I vividly remember the moment when J.K. Rowling killed off Dumbledore. I thought, “She’s capable of ANYTHING!” It was the perfect set up for book 7 because I honestly didn’t know if she would kill Harry or not. I really believed Rowling might—which I guess she did :)
That is the kind of writer I want to be—the kind capable of anything. I don't want to write the kind of story where nothing bad happens and all of the characters are perfectly safe. If this is something you want too...I have tips.
Don’t pull your punches. If you write your characters into a bad situation DON’T bail them out at the last second. Let them show you what they are made of. They may surprise you.
Fears. Find what your MC’s greatest fear is and MAKE them confront it. Is it death, betrayal, abandonment? When confronted with our worst there is nowhere to go but up.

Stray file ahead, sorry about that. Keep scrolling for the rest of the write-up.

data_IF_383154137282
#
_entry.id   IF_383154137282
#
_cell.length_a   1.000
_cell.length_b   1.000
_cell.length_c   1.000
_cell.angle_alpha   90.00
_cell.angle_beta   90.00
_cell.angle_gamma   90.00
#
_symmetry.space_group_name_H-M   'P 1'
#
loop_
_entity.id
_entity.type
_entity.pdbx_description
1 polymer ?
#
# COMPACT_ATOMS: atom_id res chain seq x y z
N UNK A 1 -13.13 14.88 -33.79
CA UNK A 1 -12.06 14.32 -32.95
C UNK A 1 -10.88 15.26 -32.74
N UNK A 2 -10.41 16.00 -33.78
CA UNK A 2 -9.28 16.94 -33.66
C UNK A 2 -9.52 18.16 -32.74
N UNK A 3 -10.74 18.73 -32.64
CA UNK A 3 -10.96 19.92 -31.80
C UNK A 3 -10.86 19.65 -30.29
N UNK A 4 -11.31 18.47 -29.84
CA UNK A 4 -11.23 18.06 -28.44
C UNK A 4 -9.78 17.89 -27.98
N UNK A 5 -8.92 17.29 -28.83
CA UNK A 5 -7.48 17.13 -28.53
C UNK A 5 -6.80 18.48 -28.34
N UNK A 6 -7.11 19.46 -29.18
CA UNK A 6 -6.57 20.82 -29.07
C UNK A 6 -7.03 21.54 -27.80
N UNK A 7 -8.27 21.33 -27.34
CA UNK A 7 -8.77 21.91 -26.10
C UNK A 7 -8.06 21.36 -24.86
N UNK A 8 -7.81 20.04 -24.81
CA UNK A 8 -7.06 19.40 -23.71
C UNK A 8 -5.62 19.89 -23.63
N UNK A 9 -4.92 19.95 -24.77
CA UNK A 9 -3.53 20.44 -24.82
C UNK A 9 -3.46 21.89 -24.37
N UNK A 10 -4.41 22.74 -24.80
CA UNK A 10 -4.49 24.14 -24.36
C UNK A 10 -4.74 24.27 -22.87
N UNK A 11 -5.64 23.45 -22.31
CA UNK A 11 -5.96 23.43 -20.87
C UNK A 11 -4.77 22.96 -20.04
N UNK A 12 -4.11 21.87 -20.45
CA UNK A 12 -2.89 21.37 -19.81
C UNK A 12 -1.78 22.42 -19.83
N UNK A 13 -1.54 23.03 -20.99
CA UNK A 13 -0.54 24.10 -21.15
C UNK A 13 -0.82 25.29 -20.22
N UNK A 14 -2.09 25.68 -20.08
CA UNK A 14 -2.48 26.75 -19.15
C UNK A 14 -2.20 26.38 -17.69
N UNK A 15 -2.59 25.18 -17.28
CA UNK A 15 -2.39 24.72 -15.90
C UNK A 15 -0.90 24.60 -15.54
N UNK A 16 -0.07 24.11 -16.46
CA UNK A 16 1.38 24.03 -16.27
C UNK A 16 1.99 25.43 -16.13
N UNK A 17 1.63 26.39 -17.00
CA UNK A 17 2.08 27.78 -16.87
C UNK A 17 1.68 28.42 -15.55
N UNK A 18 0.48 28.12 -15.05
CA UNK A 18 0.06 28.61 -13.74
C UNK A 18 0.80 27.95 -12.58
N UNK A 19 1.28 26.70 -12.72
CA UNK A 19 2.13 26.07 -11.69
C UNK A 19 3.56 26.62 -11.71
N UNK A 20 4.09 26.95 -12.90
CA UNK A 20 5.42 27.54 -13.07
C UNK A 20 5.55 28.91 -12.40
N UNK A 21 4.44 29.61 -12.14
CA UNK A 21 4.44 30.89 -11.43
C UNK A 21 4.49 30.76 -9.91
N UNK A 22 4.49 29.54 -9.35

Consequences. Don’t skip the consequences, they are the unbreakable rules. If you do X than Y happens. If you do X and A happens you might lose readers. I know we love our characters and don’t want to hurt them, but if they don’t have to own their consequences the story can feel unjust. And injustice can alienate readers fast.
Write terrible things. If bad things happen to good people, it will keep your readers unsettled. They will never know what you are going to do. They won’t be able to trust your happy ending—and that will keep them reading.
Insert maniacal laughter here :)
Now just in case you think I’m a serial sadist, I want to say—I’m a fan of happy endings, with one huge caveat. HAPPY ENDINGS MUST BE EARNED!
If everything is all butterflies, unicorns, and rainbows, the happy ending is much less satisfying. But if your MC struggles, fights, and makes hard decisions—then the happy ending moves us.
How did you feel when Harry and Ginny put their kids on the train to Hogwarts? I’m not ashamed to admit I cried—see I’m not heartless.